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No Big Bang? Quantum equation predicts universe has no beginning

The universe may have existed forever, according to a new model that applies quantum correction terms to complement Einstein’s theory of general relativity. The model may also account for dark matter and dark energy, resolving multiple problems at once.

The widely accepted age of the universe, as estimated by general relativity, is 13.8 billion years. In the beginning, everything in existence is thought to have occupied a single infinitely dense point, or singularity. Only after this point began to expand in a “Big Bang” did the universe officially begin.

Although the Big Bang singularity arises directly and unavoidably from the mathematics of general relativity, some scientists see it as problematic because the math can explain only what happened immediately after—not at or before—the singularity.

“The Big Bang singularity is the most serious problem of general relativity because the laws of physics appear to break down there,” Ahmed Farag Ali at Benha University and the Zewail City of Science and Technology, both in Egypt, told Phys.org.

Ali and coauthor Saurya Das at the University of Lethbridge in Alberta, Canada, have shown in a paper published in Physics Letters B that the Big Bang singularity can be resolved by their new model in which the universe has no beginning and no end.

The physicists emphasize that their quantum correction terms are not applied ad hoc in an attempt to specifically eliminate the Big Bang singularity. Their work is based on ideas by the theoretical physicist David Bohm, who is also known for his contributions to the philosophy of physics. Starting in the 1950s, Bohm explored replacing classical geodesics (the shortest path between two points on a curved surface) with quantum trajectories.

In their paper, Ali and Das applied these Bohmian trajectories to an equation developed in the 1950s by physicist Amal Kumar Raychaudhuri at Presidency University in Kolkata, India. Raychaudhuri was also Das’s teacher when he was an undergraduate student of that institution in the ’90s.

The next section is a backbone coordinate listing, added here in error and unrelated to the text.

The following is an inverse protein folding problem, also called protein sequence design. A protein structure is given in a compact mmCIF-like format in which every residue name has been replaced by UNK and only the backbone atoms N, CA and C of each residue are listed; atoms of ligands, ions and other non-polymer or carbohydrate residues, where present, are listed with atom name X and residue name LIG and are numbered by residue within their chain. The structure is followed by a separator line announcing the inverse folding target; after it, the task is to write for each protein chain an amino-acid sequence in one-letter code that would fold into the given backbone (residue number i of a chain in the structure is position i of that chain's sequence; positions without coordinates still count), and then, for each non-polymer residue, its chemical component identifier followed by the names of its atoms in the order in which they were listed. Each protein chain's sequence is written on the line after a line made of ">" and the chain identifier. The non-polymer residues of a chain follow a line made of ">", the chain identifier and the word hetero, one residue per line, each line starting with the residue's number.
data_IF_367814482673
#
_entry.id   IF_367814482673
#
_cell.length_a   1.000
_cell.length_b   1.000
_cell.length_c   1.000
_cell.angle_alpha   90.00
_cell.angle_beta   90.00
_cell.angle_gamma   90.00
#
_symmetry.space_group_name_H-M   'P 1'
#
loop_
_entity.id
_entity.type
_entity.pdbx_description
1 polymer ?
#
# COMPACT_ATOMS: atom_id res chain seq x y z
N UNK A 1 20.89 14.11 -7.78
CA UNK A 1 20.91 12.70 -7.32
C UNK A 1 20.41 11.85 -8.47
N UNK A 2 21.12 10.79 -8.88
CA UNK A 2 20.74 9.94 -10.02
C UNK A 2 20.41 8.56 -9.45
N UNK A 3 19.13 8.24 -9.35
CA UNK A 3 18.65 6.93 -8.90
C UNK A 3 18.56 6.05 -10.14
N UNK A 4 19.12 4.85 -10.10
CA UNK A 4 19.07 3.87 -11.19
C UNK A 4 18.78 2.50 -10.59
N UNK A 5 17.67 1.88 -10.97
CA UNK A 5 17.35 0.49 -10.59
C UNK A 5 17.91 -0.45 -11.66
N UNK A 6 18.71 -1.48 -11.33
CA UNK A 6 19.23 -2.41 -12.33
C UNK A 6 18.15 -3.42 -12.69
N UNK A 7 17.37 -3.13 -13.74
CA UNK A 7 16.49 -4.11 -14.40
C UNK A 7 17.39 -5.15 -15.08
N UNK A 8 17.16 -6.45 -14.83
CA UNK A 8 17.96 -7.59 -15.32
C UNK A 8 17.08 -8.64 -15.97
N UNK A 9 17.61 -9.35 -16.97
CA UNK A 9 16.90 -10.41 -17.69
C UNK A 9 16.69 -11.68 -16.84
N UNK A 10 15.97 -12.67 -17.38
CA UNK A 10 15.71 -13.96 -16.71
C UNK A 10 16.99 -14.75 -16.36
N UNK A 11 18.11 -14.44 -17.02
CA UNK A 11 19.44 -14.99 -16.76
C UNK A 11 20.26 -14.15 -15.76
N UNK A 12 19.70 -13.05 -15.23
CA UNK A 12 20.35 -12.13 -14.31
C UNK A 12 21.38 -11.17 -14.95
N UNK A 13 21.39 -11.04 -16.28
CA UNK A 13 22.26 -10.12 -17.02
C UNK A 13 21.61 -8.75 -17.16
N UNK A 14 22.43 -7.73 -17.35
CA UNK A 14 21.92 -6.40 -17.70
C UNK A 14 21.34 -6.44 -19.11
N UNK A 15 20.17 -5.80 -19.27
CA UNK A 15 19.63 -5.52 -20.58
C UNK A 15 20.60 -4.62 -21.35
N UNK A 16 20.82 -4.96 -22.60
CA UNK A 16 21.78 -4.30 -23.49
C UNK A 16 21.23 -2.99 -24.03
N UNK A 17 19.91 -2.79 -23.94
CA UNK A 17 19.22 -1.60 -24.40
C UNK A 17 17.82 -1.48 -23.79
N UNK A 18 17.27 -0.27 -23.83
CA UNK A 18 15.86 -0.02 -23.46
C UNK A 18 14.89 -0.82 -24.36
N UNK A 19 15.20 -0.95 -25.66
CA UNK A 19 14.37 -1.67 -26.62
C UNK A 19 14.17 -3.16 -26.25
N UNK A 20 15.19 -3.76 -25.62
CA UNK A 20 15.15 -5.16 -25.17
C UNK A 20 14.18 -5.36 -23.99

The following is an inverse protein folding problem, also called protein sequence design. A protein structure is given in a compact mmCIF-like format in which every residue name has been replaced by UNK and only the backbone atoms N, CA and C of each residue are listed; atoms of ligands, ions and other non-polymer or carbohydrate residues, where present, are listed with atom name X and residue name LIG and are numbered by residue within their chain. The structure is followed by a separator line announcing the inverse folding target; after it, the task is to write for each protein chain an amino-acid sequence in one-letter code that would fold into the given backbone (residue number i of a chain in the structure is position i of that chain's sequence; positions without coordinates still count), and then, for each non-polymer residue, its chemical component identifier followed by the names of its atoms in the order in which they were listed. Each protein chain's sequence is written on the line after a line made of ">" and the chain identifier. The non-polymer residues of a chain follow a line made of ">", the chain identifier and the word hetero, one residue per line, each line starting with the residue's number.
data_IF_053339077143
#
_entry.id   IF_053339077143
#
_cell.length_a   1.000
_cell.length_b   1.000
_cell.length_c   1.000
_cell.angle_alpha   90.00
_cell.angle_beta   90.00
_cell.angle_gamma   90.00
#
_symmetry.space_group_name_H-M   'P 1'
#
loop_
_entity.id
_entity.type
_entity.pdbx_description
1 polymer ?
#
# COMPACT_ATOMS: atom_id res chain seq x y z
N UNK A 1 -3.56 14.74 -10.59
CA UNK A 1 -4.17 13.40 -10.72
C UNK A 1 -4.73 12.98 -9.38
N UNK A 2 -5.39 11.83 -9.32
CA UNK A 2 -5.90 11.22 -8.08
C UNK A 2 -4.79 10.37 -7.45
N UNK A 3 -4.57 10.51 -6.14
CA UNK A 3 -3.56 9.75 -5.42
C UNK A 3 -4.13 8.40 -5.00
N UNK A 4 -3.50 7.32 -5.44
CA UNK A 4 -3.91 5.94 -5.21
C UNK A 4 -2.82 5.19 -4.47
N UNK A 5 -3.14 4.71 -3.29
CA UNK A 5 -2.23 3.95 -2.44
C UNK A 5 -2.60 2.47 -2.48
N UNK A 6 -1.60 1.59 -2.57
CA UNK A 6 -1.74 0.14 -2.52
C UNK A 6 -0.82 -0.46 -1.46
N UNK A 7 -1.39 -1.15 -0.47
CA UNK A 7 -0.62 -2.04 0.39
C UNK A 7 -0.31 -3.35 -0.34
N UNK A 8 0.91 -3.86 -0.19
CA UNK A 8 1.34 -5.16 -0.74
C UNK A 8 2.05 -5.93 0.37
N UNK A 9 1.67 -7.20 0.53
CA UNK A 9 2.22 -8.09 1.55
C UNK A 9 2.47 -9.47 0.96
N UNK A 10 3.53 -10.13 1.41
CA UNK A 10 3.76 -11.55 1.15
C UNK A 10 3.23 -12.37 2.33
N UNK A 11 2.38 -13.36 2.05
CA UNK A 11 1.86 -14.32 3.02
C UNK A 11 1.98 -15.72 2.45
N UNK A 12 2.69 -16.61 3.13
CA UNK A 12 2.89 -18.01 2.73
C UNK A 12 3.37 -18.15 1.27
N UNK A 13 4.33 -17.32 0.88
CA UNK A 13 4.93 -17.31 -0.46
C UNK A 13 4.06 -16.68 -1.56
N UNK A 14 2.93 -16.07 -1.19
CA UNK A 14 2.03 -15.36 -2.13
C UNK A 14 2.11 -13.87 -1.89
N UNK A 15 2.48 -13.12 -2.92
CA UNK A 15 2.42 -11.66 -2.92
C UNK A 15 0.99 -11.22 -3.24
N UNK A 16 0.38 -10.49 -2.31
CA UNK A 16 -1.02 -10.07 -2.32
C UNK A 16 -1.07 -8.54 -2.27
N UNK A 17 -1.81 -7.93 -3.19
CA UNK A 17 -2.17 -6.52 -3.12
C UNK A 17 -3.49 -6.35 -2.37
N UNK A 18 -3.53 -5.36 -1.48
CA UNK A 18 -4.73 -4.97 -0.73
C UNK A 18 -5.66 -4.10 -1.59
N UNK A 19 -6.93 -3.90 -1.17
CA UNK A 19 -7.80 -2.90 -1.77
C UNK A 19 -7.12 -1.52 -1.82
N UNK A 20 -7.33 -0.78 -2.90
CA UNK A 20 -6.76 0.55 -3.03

Using the quantum-corrected Raychaudhuri equation, Ali and Das derived quantum-corrected Friedmann equations, which describe the expansion and evolution of universe (including the Big Bang) within the context of general relativity. Although it’s not a true theory of quantum gravity, the model does contain elements from both quantum theory and general relativity. Ali and Das also expect their results to hold even if and when a full theory of quantum gravity is formulated.

In addition to not predicting a Big Bang singularity, the new model does not predict a “big crunch” singularity, either. In general relativity, one possible fate of the universe is that it starts to shrink until it collapses in on itself in a big crunch and becomes an infinitely dense point once again.

Ali and Das explain in their paper that their model avoids singularities because of a key difference between classical geodesics and Bohmian trajectories. Classical geodesics eventually cross each other, and the points at which they converge are singularities. In contrast, Bohmian trajectories never cross each other, so singularities do not appear in the equations.

In cosmological terms, the scientists explain that the quantum corrections can be thought of as a cosmological constant term (without the need for dark energy) and a radiation term. These terms keep the universe at a finite size, and therefore give it an infinite age. The terms also make predictions that agree closely with current observations of the cosmological constant and density of the universe.

In physical terms, the model describes the universe as being filled with a quantum fluid. The scientists propose that this fluid might be composed of gravitons—hypothetical massless particles that mediate the force of gravity. If they exist, gravitons are thought to play a key role in a theory of quantum gravity.

In a related paper, Das and another collaborator, Rajat Bhaduri of McMaster University, Canada, have lent further credence to this model. They show that gravitons can form a Bose-Einstein condensate (named after Einstein and another Indian physicist, Satyendranath Bose) at temperatures that were present in the universe at all epochs.

Motivated by the model’s potential to resolve the Big Bang singularity and account for dark matter and dark energy, the physicists plan to analyze their model more rigorously in the future. Their future work includes redoing their study while taking into account small inhomogeneous and anisotropic perturbations, but they do not expect small perturbations to significantly affect the results.

“It is satisfying to note that such straightforward corrections can potentially resolve so many issues at once,” Das said.

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Space